Fox Chain-O-Lakes

DNR fisheries biologist Frank Jakubicek said catfish need a large system to achieve the best results when it comes to reproduction. Well, the Fox Chain-O-Lakes in northeastern Illinois is definitely a big system, and the channel catfishery is booming.

The Fox Chain is a series of lakes formed by the McHenry Dam on the Fox River. There are nine major lakes in the system ranging in size from 86 acres to 1,700 acres. Coupled with some smaller waters, the chain amounts to about 7,000 acres and 488 miles of shoreline.

One of the best channel catfishing waters in Illinois is Clinton Lake in De Witt County. This 5,000-acre lake offers tremendous catfishing with very good size distribution. Large channel cats up to 16 pounds are caught with regularity.

Even though the Fox Chain has a tremendous channel catfishery, it is underutilized by anglers. Most people come to this chain for northern pike, muskies, bass, crappies and walleyes. This leaves a virtually untapped catfishery. The anglers who do target whiskerfish regularly catch channel cats in the 5-pound range.

The best lakes on the chain for channel cats are Grass at 1,360 acres, Fox at 1,700 acres and Pistakee at 1,700 acres. All three lakes have numerous boat ramps and bank access. Chain-O-Lakes State Park borders all three lakes, and has 2,450 acres for recreational use.

For more information, call Chain-O-Lakes State Park at (847) 587-5512, or go to Anglers should also contact the Fox Waterway Agency at (847) 587-8540 to learn more about the lake and user fees. The Web site for the agency is The Lake County Chamber of Commerce can be reached at (847) 249-3800, or

Heidecke Lake

Heidecke Lake in Grundy County is a 1,955-acre cooling lake, and like La Salle Lake, it is a tremendous place to catch channel catfish. However, unlike many of the cooling lakes, it doesn't just produce huge numbers of good catfish -- it produces good numbers of huge catfish.

Most all channel cats caught at Heidecke will average at least 1 pound. Data compiled of channel catfish caught during sampling surveys resulted in an average length of nearly 20 inches. Channel cats can reach decent size at Heidecke, and fish weighing over 10 pounds aren't uncommon.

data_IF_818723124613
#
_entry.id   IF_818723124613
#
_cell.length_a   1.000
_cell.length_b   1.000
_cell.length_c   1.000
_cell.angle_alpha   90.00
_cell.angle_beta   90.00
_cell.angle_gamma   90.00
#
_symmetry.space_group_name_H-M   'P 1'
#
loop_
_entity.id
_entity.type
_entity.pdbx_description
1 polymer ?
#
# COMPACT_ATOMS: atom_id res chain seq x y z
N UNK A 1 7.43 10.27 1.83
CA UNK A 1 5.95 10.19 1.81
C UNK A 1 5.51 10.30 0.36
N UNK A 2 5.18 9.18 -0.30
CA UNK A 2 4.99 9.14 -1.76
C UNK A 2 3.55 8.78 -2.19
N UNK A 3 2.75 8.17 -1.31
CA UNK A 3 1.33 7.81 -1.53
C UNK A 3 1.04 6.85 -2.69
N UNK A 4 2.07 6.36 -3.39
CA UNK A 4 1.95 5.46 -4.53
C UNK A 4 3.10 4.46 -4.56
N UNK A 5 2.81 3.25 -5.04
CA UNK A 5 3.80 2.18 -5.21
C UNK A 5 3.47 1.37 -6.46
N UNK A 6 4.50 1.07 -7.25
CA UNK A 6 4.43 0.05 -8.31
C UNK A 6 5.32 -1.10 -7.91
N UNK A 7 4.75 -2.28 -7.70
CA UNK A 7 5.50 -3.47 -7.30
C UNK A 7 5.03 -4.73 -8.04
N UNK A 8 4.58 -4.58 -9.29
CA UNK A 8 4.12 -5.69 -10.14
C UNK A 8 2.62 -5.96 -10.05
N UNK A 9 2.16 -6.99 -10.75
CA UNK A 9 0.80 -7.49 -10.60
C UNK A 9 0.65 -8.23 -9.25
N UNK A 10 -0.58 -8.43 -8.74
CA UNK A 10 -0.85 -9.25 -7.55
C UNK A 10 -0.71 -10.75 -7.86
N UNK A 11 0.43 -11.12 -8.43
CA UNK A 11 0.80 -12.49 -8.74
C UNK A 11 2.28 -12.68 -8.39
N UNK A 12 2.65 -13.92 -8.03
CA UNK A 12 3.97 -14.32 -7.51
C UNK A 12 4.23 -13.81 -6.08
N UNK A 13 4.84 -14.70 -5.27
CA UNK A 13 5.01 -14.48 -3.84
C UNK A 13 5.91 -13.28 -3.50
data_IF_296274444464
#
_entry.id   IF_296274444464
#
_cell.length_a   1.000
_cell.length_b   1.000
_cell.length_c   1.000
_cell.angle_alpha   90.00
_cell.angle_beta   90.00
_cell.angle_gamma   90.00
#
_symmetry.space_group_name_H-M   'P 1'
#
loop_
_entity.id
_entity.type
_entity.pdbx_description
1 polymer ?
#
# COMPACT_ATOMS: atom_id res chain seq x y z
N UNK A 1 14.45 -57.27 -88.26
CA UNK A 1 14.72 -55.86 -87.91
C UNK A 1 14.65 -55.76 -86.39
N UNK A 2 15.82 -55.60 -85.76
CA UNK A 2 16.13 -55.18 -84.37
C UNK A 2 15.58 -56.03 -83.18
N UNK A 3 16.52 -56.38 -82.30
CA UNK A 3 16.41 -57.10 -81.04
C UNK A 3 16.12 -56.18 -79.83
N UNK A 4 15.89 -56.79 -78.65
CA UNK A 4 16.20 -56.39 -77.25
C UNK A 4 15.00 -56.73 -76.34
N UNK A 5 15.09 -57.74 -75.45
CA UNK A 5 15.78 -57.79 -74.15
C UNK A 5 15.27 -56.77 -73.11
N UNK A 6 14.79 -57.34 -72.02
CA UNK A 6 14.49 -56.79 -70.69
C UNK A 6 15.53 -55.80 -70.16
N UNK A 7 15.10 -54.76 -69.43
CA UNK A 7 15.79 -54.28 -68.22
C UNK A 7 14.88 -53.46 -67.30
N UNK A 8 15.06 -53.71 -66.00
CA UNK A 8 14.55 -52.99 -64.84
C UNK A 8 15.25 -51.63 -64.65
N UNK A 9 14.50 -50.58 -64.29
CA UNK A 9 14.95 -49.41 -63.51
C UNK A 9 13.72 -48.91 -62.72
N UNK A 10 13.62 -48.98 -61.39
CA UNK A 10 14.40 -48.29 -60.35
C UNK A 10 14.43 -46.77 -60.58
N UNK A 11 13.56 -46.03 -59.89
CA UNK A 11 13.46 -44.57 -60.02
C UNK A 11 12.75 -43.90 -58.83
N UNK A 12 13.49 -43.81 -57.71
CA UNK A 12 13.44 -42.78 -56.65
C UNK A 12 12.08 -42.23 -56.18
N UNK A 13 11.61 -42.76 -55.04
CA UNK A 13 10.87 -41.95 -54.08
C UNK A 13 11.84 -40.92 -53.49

Heidecke Lake has a two-pole restriction, and anglers can only keep six catfish per day. Bank-fishing is allowed from 6:30 a.m. to sunset, and fishing from boats is permitted from 6 p.m. to sunset. All boats must have gasoline motors fo

r safety reasons.

Heidecke Lake is just east of La Salle Lake. To reach Heidecke from the other direction, take exit 240 off I-55 and travel west approximately 7.5 miles to Jugtown Road. Turn north onto Jugtown Road and go one mile to the stop sign. Go straight and enter the Heidecke Lake State FWA.

For area lodging information, call the Grundy County Chamber of Commerce at (815) 942-0113. The FWA can be reached at (815) 942-6352, or go to Landmgt/parks/r2/heidecke .


Clinton Lake

One of the best channel catfishing waters in Illinois is Clinton Lake in De Witt County. This 5,000-acre lake offers tremendous catfishing with very good size distribution. Large channel cats up to 16 pounds are caught with regularity.

Channel cats are a big draw here, and they get a good bit of pressure from local anglers. The cat population is in good shape nonetheless and is self-sustaining, thus no supplemental stocking is necessary.

Even though the Fox Chain has a tremendous channel catfishery, it is underutilized by anglers. Most people come to this chain for northern pike, muskies, bass, crappies and walleyes. This leaves a virtually untapped catfishery. The anglers who do target whiskerfish regularly catch channel cats in the 5-pound range.